26 March 2020
In their book “Putin v. the People: The Perilous Politics of a Divided Russia”, political scientists Samuel A. Greene and Graeme B. Robertson shed some light on the relationship between the Russian people and their president. By conducting a multitude of surveys, they try to explain through a more bottom-up approach why support for Putin is so strong.
The market seems to be crowded with literature on Russia in general and Putin in particular, in what way does your book provide a new spin on the topic?
I think there is a good reason for that; it shows Russia is on people's minds. It was a country that people were not paying as much attention to, as we should have been. What we wanted to do was to shift the focus away from the perception of Vladimir Putin being this mastermind behind everything that is going on in Russian politics. We wanted to tell the story about why we should be paying attention to everything other than what is supposedly going on inside Putins mind. We wanted to flip it around and focus more on the societal factors, which enable his power.
What appeal does Putin or rather the system he put into place have for the people in Russia?
When we ran the last round of in depth interviews just before Putin was re-elected, almost everybody we talked to was going to vote for him. At the same time, it was impossible to find anybody who was actually happy with the way the country was governed. There has been a process over the last 30/40 years in which Russians have learned to live without the State. The presence of somebody like Putin in their lives is much more of a symbolic presence than a material. Residents, who are feeling better off economically are more likely to vote for the incumbent, that was the case with Yeltsin and Putin, but Putin's approval reigns were highest at a time post Crimea.
At this point, ordinary Russian's incomes are in real terms about 10 per cent less than they were before the annexation, and yet for most of that time, Putin's approval ratings were very high.
In many ways, the crisis in Ukraine in 2014 marked a turning point for Russia. How would you say that Russian society changed after that?
People watched more television as a result of the annexation of Crimea, particularly the news, which at that time was a lot more focused on Ukraine, not just Crimea but the war in Donbass as well. They started to talk more about politics with their relatives and friends. This combination of media coverage and conversation with their social circles created emotions, which then changed people's outlook on everything including Putin.
We ran surveys just four months before the annexation of Crimea and three months afterwards, surveying exactly the same people. Not only were they more supportive of Putin but they were more likely to be optimistic about the economy despite the fact that the economy was declining. They felt there was less corruption, even though there was no evidence for that. They were even more positive about the past, namely the 1990s, which was a difficult period for most Russians. Something was happening that was making people more emotional about their connection to Russia as a political community, and Putin, as a symbol of that, became much more positively viewed as a result.
You wrote that people who display certain personality traits, are more likely to support Putin. What role does psychology play in Russian politics?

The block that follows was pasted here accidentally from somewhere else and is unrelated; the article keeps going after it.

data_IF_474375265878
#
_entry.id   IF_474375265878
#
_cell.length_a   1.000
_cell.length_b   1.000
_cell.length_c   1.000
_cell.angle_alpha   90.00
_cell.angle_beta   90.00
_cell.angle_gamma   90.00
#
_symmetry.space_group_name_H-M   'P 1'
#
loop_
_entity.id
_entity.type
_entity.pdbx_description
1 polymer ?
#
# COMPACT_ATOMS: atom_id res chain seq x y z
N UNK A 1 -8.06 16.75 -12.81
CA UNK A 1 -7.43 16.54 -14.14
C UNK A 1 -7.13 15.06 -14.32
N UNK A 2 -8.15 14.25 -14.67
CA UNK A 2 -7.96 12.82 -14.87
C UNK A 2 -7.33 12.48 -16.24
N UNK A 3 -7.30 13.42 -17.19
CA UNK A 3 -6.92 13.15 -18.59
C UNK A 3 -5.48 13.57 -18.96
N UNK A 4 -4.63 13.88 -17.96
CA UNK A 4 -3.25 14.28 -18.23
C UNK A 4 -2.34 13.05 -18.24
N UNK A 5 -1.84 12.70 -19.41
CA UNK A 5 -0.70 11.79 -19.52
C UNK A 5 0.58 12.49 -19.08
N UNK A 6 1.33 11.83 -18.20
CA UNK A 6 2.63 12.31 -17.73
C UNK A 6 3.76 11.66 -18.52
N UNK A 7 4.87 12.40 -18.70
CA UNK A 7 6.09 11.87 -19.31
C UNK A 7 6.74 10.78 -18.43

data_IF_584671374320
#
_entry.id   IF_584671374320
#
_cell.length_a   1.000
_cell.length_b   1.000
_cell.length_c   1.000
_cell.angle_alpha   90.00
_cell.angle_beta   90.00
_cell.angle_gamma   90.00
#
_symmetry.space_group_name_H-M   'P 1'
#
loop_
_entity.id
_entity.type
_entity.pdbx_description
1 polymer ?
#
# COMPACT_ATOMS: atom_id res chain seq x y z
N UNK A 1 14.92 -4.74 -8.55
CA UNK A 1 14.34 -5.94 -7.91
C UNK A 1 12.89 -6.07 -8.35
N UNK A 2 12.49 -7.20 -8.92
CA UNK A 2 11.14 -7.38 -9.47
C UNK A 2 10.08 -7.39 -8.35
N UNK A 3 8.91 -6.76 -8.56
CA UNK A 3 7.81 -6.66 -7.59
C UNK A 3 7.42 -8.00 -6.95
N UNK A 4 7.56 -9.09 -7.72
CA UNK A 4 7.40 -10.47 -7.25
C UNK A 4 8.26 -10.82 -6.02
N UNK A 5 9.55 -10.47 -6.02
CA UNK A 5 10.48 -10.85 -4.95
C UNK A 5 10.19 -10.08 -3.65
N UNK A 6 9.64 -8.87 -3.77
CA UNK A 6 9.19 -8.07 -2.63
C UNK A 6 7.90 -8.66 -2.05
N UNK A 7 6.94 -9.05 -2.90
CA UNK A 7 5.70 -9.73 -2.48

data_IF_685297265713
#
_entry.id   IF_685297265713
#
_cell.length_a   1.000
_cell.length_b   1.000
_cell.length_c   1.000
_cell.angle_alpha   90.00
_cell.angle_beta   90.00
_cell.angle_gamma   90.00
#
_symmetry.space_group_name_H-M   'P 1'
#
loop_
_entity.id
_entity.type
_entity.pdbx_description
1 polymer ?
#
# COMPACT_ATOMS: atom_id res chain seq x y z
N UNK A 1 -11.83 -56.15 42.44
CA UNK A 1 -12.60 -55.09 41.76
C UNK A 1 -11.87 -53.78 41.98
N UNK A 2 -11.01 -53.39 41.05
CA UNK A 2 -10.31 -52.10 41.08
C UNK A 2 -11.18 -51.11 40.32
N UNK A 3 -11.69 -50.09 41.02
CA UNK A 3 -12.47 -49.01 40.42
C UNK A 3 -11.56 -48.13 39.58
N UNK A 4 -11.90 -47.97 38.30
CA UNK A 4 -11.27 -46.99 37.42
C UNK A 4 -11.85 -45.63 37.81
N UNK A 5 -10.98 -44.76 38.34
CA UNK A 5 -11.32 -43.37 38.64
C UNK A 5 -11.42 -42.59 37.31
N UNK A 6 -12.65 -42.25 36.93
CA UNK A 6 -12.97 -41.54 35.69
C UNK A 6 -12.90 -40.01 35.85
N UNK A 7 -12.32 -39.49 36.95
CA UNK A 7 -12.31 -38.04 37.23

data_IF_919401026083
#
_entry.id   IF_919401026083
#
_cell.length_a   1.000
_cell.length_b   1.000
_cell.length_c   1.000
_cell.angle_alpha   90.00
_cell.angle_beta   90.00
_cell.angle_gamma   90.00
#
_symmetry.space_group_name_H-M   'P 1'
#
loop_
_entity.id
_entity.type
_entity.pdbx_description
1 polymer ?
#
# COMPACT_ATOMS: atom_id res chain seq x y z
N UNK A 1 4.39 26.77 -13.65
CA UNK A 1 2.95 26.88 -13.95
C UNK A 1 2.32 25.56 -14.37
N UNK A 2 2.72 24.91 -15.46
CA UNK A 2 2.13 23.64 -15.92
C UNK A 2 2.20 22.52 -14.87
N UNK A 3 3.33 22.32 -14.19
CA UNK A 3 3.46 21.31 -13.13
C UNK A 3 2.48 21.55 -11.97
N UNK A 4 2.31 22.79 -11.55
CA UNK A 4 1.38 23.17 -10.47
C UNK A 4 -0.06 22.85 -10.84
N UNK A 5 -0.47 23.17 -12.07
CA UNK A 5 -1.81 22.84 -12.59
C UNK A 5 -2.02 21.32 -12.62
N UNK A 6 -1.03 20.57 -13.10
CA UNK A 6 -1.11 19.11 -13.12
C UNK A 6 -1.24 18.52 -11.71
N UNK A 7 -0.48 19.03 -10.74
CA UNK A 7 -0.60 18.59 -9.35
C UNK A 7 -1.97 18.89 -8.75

One of the personality traits many people share is agreeableness, which psychologists describe as being kind of sensitive. It is about minimising social friction and getting along with people around you. We found out that support for Putin was very clearly associated with that. This trait shapes people's media preferences. The reason that most of us read the news or watch television is because we want to know what people are talking about. More agreeable people were more likely to watch Russian State television because that is what most other people were watching, taking on the messages that the Kremlin was pushing through. However, the important connection here is not between these agreeable Russians and Putin, but between them and other Russians. The factors that are supporting Putin have much more to do with Russian's social lives than with anything intrinsically political.
Putin constructed the system around his persona, which leaves many wondering what might come after him. Can there ever be someone like a second Vladimir Putin?
Putin's role in this system has two aspects to it - one, to manage the relationship with the elite, and two, to manage the relationship between the system and the people. None of these elites, namely the oligarchs and bureaucrats, are supported by ordinary Russians, who see them as thieves and parasites. The system needs both in order to survive and Putin is providing the political connection between them. So once he goes, the incentive for the system would be to try to find somebody who manages those two groups right. Putin, who has been finding a way to rule without being President, has undermined many of the formal institutions of Russian politics and personified those within himself. There is no guarantee that any successor would actually have the trust of the elite, or that they can win an election. So I think as Putin is healthy and available, even if he is not President, the trust from the elite and the trust from the population will continue to flow in his direction.
Dr Samuel Greene is Director of the Russia Institute at King`s College London and a Reader in Russian politics.
Samuel A. Greene, Graeme B. Robertson (2019): Putin v. the People: The Perilous Politics of a Divided Russia Yale University Press